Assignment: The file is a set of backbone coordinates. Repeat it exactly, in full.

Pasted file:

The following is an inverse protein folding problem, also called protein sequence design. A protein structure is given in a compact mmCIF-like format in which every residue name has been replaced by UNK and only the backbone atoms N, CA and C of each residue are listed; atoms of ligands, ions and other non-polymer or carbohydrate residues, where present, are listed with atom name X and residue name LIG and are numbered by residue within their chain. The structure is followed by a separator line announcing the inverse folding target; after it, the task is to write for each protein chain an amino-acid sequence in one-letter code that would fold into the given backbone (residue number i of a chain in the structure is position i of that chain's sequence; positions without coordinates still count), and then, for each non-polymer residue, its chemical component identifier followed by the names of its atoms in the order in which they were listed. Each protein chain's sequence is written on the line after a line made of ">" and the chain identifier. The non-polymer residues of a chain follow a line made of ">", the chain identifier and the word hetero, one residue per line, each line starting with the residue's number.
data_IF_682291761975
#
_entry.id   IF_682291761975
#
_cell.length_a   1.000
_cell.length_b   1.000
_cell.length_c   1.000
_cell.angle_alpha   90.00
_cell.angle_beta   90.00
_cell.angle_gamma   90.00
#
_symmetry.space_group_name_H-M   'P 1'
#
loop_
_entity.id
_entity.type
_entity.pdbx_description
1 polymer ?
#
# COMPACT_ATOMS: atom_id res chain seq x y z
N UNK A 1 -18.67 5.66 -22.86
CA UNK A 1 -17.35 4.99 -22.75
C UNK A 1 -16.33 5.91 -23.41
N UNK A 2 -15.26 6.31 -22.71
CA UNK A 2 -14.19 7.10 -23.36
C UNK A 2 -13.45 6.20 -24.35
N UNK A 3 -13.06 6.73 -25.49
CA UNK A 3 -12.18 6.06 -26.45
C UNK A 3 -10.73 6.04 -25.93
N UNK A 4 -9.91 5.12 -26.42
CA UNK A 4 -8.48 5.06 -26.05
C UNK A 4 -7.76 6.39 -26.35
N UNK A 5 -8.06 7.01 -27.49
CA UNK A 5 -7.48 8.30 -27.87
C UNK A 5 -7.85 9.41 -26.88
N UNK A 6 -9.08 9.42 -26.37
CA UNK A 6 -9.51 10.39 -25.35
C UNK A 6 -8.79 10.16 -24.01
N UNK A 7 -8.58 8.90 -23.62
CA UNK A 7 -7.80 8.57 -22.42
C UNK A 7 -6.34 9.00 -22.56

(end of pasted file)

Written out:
The following is an inverse protein folding problem, also called protein sequence design. A protein structure is given in a compact mmCIF-like format in which every residue name has been replaced by UNK and only the backbone atoms N, CA and C of each residue are listed; atoms of ligands, ions and other non-polymer or carbohydrate residues, where present, are listed with atom name X and residue name LIG and are numbered by residue within their chain. The structure is followed by a separator line announcing the inverse folding target; after it, the task is to write for each protein chain an amino-acid sequence in one-letter code that would fold into the given backbone (residue number i of a chain in the structure is position i of that chain's sequence; positions without coordinates still count), and then, for each non-polymer residue, its chemical component identifier followed by the names of its atoms in the order in which they were listed. Each protein chain's sequence is written on the line after a line made of ">" and the chain identifier. The non-polymer residues of a chain follow a line made of ">", the chain identifier and the word hetero, one residue per line, each line starting with the residue's number.
data_IF_682291761975
#
_entry.id   IF_682291761975
#
_cell.length_a   1.000
_cell.length_b   1.000
_cell.length_c   1.000
_cell.angle_alpha   90.00
_cell.angle_beta   90.00
_cell.angle_gamma   90.00
#
_symmetry.space_group_name_H-M   'P 1'
#
loop_
_entity.id
_entity.type
_entity.pdbx_description
1 polymer ?
#
# COMPACT_ATOMS: atom_id res chain seq x y z
N UNK A 1 -18.67 5.66 -22.86
CA UNK A 1 -17.35 4.99 -22.75
C UNK A 1 -16.33 5.91 -23.41
N UNK A 2 -15.26 6.31 -22.71
CA UNK A 2 -14.19 7.10 -23.36
C UNK A 2 -13.45 6.20 -24.35
N UNK A 3 -13.06 6.73 -25.49
CA UNK A 3 -12.18 6.06 -26.45
C UNK A 3 -10.73 6.04 -25.93
N UNK A 4 -9.91 5.12 -26.42
CA UNK A 4 -8.48 5.06 -26.05
C UNK A 4 -7.76 6.39 -26.35
N UNK A 5 -8.06 7.01 -27.49
CA UNK A 5 -7.48 8.30 -27.87
C UNK A 5 -7.85 9.41 -26.88
N UNK A 6 -9.08 9.42 -26.37
CA UNK A 6 -9.51 10.39 -25.35
C UNK A 6 -8.79 10.16 -24.01
N UNK A 7 -8.58 8.90 -23.62
CA UNK A 7 -7.80 8.57 -22.42
C UNK A 7 -6.34 9.00 -22.56